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The AAPG/Datapages Combined Publications Database

AAPG Bulletin


Volume: 56 (1972)

Issue: 9. (September)

First Page: 1897

Last Page: 1898

Title: Economic and Other Factors Affecting Petroleum Exploration: ABSTRACT

Author(s): K. H. Crandall

Article Type: Meeting abstract


There is today almost universal agreement that we are facing a potential energy crisis, both imminently in the U.S. and possibly worldwide after the turn of the century. All studies of energy supply and demand indicate such tremendous growth in demand that conventional sources will be hard pressed to supply it.

The short-range annual growth rate in domestic and freeworld demand for petroleum is estimated at 5% and 7 1/2% respectively, resulting in 19 million and 57 million bbl/day total demand in 1975. By 1980 U.S. demand will be nearly 25 million bbl and free foreign need nearly 90 million bbl/day.

The areas which will supply this demand, especially for the U.S., are quite uncertain because of the bewildering variety of political, legal, and environmental factors--as contrasted with purely economic ones--which will be of critical influence. Therefore, it is difficult to forecast the areas and the amounts of costs of exploration and development, as well as prices and earnings.

One thing is certain, however, there will be a growing shortage of domestic crude and an increasing dependence on foreign supplies. Both the cost and dependability of the latter are questionable in view of political considerations and the policies and actions of OPEC.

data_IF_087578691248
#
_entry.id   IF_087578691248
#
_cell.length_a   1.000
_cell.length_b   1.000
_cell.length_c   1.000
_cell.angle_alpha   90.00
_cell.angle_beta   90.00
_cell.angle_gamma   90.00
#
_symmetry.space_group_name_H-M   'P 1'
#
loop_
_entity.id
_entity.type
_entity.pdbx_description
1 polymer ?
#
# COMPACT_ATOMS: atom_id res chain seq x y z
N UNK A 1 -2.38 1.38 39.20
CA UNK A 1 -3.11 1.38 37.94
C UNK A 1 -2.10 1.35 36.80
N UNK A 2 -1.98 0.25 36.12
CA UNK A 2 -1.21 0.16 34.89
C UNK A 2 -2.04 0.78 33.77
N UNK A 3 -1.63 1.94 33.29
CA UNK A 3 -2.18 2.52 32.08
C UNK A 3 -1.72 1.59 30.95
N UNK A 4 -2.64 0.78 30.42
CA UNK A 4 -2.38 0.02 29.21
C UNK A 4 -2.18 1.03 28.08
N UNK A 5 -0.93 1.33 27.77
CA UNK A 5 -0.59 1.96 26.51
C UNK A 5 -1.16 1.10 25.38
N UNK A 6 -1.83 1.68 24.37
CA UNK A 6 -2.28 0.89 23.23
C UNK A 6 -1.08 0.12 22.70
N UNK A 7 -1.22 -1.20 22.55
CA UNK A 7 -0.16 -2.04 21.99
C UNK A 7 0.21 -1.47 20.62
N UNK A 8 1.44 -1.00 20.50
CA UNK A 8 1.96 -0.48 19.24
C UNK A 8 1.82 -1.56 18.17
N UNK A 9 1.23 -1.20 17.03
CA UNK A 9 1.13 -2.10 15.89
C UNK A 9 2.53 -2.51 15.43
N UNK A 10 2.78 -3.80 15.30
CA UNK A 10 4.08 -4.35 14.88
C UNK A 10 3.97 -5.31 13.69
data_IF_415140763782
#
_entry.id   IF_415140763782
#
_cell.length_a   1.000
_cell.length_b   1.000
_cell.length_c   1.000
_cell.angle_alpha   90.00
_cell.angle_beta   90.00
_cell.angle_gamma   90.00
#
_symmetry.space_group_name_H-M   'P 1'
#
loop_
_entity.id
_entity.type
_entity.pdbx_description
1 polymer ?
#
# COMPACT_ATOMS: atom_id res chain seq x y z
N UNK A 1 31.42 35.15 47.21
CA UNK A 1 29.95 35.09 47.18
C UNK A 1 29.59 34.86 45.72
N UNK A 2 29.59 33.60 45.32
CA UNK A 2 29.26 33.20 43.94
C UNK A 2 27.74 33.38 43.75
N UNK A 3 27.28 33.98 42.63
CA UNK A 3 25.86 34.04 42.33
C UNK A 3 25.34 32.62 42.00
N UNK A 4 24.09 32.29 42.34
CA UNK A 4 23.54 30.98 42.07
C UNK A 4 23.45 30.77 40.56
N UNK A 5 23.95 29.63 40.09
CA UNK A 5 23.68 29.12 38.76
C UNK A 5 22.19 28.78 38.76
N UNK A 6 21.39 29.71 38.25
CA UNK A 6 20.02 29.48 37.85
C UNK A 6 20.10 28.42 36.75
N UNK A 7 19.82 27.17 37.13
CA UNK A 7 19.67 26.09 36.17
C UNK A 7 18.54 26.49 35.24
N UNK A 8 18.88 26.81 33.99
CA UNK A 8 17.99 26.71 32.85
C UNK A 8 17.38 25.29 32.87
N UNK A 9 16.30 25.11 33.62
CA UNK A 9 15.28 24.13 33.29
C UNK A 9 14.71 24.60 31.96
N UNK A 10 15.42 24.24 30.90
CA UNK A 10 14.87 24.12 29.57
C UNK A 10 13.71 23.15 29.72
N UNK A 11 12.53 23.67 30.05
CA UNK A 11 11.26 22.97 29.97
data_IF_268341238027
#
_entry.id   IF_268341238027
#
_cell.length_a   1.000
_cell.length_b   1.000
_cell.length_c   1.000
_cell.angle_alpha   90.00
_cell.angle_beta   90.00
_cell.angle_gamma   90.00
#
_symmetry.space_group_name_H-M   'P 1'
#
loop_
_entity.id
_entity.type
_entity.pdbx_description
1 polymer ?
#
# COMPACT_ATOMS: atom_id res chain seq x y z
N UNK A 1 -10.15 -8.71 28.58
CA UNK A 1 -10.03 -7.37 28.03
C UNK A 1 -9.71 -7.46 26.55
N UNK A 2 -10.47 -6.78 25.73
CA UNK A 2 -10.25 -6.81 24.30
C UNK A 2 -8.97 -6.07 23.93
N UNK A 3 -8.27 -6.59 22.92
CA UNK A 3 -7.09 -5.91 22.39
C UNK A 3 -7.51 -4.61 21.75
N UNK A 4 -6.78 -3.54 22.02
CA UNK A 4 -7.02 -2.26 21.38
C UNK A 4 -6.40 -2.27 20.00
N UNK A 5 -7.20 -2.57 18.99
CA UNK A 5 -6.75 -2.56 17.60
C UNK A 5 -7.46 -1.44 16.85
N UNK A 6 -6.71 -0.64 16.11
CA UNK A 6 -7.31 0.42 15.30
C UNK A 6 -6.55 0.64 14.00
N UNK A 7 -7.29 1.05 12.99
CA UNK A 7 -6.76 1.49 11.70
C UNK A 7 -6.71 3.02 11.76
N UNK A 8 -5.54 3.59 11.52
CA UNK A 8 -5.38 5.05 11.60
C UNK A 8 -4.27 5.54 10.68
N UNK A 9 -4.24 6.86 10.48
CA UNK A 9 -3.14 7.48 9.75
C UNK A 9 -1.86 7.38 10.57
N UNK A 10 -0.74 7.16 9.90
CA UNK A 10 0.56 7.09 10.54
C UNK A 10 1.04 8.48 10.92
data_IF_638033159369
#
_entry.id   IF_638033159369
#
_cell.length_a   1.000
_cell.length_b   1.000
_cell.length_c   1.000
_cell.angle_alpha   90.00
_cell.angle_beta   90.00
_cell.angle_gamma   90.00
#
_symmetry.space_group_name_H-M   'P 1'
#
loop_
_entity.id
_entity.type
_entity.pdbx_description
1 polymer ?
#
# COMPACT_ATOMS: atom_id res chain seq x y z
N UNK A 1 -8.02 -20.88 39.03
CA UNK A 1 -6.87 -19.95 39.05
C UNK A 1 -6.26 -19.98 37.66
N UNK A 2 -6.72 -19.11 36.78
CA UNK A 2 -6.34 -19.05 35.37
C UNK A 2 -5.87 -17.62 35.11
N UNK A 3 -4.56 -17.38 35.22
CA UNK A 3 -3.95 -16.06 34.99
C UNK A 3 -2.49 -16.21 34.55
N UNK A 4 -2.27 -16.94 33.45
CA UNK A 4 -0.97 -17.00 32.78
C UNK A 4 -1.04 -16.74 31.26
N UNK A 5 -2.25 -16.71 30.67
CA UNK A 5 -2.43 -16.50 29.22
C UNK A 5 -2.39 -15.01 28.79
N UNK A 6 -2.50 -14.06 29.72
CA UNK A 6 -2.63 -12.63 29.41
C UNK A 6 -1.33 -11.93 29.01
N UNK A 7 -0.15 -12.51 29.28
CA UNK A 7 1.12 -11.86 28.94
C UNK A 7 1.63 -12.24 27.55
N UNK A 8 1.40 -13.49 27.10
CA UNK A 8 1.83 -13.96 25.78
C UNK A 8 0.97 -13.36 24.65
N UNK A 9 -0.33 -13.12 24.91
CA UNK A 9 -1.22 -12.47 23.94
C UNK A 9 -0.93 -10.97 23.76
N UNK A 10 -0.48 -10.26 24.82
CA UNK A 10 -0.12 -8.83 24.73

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Any interruption of our foreign energy supplies would have a dramatic effect on our economy and security and would show the dangerous results of the lack of a coherent and positive energy policy.

There are very few discovered but undeveloped oil reserves in the U.S. except on the North Slope, and those probably cannot be made available before 1976. Though the recent NPC-AAPG study indicates almost 200 billion bbl of undiscovered but expectable recoverable U.S. reserves, any large increase in exploratory effort to find them cannot have any great effect on our crude deficit before 1978 because of the necessary lead times. It is obvious, however, that certain steps can and should be taken immediately to encourage or to cause such an increase so that the period of danger to our economy and security will be as brief as possible.

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Copyright 1997 American Association of Petroleum Geologists